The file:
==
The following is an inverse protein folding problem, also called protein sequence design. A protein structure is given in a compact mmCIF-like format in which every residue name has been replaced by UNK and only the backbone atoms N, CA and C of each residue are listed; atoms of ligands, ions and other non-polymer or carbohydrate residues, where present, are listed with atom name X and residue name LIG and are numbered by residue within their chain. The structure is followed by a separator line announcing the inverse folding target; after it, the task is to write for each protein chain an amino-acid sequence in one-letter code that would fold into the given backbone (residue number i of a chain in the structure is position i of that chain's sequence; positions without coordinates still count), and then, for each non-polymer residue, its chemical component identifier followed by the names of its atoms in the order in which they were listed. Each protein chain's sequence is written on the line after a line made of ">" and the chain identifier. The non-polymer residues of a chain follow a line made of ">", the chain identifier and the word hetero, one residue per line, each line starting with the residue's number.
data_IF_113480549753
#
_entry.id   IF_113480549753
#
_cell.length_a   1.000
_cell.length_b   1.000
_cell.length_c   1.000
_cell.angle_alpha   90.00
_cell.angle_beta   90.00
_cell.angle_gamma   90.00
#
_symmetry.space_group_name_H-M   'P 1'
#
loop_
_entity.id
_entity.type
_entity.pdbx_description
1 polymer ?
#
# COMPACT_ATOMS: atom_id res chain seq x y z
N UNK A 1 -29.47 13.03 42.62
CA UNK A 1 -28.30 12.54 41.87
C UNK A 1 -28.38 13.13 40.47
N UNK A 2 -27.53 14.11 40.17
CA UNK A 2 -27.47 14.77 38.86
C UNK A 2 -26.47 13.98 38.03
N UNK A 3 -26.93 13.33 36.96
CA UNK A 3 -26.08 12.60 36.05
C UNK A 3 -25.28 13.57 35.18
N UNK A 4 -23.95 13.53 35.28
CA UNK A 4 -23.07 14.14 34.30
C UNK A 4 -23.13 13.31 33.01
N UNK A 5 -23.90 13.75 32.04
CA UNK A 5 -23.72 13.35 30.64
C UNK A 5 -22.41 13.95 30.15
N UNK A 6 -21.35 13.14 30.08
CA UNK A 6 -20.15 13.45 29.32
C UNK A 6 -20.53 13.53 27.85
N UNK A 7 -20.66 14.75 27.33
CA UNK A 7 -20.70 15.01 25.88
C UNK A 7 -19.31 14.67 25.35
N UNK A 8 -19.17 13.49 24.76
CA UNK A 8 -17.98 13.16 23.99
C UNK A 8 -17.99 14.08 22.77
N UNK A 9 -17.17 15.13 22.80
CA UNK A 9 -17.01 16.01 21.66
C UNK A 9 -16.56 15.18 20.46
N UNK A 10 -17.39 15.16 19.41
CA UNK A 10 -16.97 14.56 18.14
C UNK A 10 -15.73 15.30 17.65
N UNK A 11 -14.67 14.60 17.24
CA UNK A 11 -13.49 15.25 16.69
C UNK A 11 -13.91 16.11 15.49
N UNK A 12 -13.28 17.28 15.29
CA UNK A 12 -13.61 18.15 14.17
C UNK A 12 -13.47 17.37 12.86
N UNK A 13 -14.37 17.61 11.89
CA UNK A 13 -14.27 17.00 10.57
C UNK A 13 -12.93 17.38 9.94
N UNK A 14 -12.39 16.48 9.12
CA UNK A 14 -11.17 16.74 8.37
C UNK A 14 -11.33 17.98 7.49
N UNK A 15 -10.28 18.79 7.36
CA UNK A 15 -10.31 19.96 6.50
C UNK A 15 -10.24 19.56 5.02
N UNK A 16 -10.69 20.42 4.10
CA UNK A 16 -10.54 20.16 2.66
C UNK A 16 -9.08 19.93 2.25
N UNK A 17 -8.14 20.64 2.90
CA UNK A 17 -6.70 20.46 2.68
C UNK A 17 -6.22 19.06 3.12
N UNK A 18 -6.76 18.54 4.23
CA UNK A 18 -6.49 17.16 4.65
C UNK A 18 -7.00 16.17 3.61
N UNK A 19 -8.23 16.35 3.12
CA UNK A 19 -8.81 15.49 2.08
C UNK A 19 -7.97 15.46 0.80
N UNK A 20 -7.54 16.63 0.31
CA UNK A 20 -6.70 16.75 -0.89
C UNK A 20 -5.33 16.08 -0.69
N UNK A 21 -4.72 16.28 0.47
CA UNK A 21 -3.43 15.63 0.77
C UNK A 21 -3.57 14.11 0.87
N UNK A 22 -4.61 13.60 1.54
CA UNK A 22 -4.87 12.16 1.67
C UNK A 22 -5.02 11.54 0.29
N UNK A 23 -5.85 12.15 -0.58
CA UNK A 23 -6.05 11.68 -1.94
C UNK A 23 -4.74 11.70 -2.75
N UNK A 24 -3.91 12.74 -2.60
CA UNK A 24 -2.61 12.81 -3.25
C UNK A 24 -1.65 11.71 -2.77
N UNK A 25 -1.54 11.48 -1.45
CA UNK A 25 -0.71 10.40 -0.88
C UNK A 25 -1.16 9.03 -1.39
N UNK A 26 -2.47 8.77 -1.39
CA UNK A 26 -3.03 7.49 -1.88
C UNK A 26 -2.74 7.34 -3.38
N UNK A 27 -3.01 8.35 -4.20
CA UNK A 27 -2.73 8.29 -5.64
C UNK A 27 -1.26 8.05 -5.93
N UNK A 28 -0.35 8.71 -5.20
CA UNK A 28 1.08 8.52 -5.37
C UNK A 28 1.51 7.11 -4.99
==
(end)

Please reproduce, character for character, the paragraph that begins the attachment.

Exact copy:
The following is an inverse protein folding problem, also called protein sequence design. A protein structure is given in a compact mmCIF-like format in which every residue name has been replaced by UNK and only the backbone atoms N, CA and C of each residue are listed; atoms of ligands, ions and other non-polymer or carbohydrate residues, where present, are listed with atom name X and residue name LIG and are numbered by residue within their chain. The structure is followed by a separator line announcing the inverse folding target; after it, the task is to write for each protein chain an amino-acid sequence in one-letter code that would fold into the given backbone (residue number i of a chain in the structure is position i of that chain's sequence; positions without coordinates still count), and then, for each non-polymer residue, its chemical component identifier followed by the names of its atoms in the order in which they were listed. Each protein chain's sequence is written on the line after a line made of ">" and the chain identifier. The non-polymer residues of a chain follow a line made of ">", the chain identifier and the word hetero, one residue per line, each line starting with the residue's number.